Despite proffering a presidential candidate in every election since 1948 and numerous other candidates for Federal, State and local offices, no SWP candidate has ever been elected to public office in a partisan election. Data from elections in 2009-2012 show very low vote totals for SWP presidential and other Federal candidates. The information presented, as well as publicly available information, shows that no SWP candidate has come close to winning a Federal election. SWP candidates for President received only 10,791 votes in 2004, 9,827 votes (not including write-ins) in 2008, and 3,509 votes in 2012. Further, in 2010 and 2011, none of the three SWP candidates on the ballot for U.S House of Representatives received more than 6,300 votes.
The SWP was first granted a partial reporting exemption in a consent decree that resolved Socialist Workers 1974 National Campaign Committee v. Federal Election Commission, Civil Action No. 74-1338 (D.D.C. 1979). In that case, the SWP alleged that certain disclosure provisions of the Act deprived the SWP and its supporters of their First Amendment rights because of the likelihood of harassment resulting from mandatory disclosure of contributors. Additionally, the SWP alleged that the governmental interest in obtaining identifying information of contributors and recipients of expenditures was diminished because, as a minor party, the possibility of an SWP candidate winning or influencing an election was remote.
Although some of the alleged incidents of harassment may seem minor or subject to differing interpretations, there are a number of examples, such as firings and instances of workplace intimidation, as well as verbal threats and harassment, that legitimately raise concern by those associated with the SWP, particularly when such examples are taken together. There is a history over decades of violent attacks against the Socialist Workers Party offices in Los Angeles, including firebombings, physical assaults and vandalism. For example, in 2005 the campaign headquarters had the front window attacked, sending shattered glass flying 30 feet inside.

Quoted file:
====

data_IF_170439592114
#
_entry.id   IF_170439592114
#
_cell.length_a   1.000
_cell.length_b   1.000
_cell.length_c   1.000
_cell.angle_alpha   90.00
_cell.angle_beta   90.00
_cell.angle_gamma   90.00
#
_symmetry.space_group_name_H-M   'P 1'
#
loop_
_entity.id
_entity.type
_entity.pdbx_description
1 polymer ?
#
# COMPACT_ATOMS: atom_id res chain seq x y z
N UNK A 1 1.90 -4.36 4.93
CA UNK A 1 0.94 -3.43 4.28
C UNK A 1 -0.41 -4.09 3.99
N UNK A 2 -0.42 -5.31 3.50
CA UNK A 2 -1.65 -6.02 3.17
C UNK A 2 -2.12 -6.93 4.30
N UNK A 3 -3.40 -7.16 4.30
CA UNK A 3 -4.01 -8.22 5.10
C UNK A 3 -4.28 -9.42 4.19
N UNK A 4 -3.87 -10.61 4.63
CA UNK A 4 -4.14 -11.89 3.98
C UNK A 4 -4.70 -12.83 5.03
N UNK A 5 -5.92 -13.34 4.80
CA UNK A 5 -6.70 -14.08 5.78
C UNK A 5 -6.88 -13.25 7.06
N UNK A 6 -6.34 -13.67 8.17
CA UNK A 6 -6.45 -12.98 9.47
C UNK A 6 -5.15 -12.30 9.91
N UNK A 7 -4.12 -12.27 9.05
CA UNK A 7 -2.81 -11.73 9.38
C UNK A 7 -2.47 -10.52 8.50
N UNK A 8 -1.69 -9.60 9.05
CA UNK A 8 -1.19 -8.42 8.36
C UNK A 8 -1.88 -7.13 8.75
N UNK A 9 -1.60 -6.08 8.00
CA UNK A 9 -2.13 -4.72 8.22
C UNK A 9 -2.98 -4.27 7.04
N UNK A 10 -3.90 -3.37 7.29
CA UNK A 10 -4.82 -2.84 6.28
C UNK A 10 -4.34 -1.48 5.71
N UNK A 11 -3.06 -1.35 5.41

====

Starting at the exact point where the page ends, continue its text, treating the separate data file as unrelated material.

On April 20, 2017, the Federal Election Commission considered the Socialist Workers Party’s (SWP) request to extend its partial exemption from the Federal Election Campaign Act’s disclosure requirements, but was unable to approve a response by the required four affirmative votes. Due to the threat of harassment of those who contribute to SWP and those vendors to whom SWP makes disbursements, the Commission has granted several partial disclosure exemptions in the past. In AO 2012-38, the Commission granted a partial reporting exemption to SWP to cover activity through December 31, 2016. As the Commission was unable to approve an opinion by the required four affirmative votes, it concluded its consideration of the request.